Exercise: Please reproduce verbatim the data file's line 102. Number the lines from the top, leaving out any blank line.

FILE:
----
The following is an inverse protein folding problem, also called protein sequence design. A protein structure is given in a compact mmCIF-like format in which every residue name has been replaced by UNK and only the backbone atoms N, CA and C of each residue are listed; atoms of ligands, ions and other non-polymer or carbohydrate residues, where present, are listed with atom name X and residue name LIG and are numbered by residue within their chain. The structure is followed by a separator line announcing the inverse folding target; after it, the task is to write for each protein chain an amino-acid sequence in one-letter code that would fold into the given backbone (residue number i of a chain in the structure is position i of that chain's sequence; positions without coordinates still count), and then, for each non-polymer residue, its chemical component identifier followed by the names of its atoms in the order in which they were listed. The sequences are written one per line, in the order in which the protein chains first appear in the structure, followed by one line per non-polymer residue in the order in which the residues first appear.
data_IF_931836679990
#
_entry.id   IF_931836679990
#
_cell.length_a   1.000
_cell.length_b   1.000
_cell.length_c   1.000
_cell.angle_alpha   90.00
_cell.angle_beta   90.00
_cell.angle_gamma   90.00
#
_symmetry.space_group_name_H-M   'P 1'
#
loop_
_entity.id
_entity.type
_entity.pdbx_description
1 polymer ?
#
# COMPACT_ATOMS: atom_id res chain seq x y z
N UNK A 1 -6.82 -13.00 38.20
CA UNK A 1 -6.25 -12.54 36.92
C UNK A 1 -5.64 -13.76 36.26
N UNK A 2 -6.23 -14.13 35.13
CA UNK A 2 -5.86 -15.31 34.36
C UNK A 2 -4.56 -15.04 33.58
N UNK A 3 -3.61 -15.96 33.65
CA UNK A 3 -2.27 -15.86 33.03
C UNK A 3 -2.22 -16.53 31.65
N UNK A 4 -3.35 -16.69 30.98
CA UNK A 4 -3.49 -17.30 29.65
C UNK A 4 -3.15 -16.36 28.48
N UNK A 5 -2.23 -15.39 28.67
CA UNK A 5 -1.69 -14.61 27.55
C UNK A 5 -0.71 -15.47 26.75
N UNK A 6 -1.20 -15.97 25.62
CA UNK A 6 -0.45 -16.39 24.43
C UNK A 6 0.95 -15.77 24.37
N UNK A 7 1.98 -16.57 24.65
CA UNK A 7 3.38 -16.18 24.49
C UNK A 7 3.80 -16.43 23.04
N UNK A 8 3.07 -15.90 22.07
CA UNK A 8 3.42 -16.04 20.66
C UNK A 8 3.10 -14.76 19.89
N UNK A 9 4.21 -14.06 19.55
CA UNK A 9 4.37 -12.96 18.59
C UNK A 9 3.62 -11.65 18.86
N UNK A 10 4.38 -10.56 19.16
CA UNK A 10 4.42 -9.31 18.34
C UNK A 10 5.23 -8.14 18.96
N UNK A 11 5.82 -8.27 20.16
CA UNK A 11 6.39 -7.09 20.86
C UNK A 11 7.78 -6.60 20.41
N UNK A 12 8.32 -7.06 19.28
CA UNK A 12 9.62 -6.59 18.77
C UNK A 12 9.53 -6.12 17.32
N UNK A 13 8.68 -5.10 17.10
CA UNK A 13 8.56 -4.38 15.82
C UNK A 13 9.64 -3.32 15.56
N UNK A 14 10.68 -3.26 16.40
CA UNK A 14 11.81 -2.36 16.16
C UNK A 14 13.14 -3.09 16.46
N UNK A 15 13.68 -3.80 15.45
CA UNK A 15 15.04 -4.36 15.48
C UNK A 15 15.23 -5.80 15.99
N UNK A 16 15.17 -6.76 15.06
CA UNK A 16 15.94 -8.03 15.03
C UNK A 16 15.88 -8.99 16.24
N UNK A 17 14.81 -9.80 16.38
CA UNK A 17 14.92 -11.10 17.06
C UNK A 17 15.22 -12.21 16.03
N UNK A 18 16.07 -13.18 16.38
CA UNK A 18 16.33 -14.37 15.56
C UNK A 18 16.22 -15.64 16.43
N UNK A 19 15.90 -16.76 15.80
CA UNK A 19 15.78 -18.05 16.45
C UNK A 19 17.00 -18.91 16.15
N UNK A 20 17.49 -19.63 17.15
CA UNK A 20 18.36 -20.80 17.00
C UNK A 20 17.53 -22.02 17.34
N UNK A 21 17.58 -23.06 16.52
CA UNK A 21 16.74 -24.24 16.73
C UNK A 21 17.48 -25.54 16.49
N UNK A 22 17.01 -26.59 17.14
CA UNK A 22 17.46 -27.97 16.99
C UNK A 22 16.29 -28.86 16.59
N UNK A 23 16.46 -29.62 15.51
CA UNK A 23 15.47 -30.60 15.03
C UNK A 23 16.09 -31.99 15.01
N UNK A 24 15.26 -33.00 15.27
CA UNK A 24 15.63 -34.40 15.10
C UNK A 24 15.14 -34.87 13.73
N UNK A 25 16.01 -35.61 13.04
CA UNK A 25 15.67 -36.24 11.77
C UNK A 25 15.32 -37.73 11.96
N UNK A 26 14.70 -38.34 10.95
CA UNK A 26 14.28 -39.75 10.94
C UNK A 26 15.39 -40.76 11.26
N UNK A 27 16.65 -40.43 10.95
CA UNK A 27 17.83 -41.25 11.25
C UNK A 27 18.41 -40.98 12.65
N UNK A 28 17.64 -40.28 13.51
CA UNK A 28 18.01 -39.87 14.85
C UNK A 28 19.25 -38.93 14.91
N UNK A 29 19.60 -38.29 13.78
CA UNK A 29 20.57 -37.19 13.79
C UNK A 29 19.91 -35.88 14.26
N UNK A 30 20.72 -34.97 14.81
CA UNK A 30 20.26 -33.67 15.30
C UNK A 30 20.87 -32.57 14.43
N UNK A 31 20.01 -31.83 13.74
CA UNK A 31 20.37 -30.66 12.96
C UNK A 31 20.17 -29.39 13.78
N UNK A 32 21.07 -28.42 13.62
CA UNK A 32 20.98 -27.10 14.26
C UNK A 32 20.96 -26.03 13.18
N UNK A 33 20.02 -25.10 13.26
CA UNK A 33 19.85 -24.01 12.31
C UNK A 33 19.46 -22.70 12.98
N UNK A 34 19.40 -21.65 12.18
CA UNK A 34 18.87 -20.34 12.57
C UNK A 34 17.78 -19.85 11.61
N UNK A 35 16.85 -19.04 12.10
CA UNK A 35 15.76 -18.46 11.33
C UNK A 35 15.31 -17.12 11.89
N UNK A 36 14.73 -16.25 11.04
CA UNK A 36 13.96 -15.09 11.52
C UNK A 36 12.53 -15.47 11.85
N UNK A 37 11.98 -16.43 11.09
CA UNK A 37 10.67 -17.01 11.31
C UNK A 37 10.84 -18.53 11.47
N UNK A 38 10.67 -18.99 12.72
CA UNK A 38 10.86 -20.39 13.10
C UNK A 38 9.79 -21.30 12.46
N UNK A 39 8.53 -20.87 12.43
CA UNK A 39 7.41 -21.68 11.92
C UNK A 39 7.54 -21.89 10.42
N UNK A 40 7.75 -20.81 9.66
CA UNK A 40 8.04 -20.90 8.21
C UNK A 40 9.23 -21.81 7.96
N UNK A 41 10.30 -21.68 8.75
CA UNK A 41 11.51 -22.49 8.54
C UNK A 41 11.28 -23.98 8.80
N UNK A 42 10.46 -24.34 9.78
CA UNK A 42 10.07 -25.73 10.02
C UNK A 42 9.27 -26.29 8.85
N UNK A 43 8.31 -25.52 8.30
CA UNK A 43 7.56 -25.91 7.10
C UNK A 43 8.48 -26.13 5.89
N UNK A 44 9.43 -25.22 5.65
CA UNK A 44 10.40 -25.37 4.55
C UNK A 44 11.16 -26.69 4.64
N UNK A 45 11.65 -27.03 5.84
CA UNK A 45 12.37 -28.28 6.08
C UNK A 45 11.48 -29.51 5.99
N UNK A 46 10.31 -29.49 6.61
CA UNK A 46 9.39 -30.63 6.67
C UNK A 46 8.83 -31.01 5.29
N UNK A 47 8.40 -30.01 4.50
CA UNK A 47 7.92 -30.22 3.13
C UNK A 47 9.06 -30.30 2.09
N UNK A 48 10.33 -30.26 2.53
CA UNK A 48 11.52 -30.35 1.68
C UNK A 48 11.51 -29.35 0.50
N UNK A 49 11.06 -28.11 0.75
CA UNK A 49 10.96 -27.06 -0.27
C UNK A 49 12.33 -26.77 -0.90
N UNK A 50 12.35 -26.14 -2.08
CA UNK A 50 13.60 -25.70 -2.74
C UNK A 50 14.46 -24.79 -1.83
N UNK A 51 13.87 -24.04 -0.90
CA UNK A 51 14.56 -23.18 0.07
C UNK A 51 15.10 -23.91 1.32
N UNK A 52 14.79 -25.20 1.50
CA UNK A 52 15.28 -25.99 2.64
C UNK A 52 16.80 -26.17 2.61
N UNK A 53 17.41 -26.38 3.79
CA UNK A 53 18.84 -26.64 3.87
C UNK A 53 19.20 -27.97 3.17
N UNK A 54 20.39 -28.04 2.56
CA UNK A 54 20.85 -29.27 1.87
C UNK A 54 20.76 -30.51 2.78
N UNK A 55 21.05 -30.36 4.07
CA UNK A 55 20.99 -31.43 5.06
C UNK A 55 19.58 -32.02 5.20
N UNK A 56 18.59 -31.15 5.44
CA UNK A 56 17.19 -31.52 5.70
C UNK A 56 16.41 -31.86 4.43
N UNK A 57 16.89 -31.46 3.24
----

C UNK A 27 18.41 -40.98 12.65